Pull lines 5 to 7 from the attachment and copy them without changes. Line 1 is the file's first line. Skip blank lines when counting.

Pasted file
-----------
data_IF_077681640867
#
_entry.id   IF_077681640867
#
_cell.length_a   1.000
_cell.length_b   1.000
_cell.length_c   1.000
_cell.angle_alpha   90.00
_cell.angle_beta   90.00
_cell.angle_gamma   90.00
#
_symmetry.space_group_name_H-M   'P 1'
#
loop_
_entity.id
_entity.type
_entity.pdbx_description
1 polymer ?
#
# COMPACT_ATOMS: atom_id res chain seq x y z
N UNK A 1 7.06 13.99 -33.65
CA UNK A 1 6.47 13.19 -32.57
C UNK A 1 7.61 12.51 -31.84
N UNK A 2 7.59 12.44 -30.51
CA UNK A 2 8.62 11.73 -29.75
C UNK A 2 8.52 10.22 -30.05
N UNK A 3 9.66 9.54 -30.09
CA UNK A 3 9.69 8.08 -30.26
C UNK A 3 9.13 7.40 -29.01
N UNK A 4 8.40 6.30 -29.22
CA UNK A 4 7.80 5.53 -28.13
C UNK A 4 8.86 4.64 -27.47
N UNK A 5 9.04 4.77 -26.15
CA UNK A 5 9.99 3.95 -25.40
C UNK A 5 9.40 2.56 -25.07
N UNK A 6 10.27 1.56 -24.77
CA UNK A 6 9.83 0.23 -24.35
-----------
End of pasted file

_cell.length_a   1.000
_cell.length_b   1.000
_cell.length_c   1.000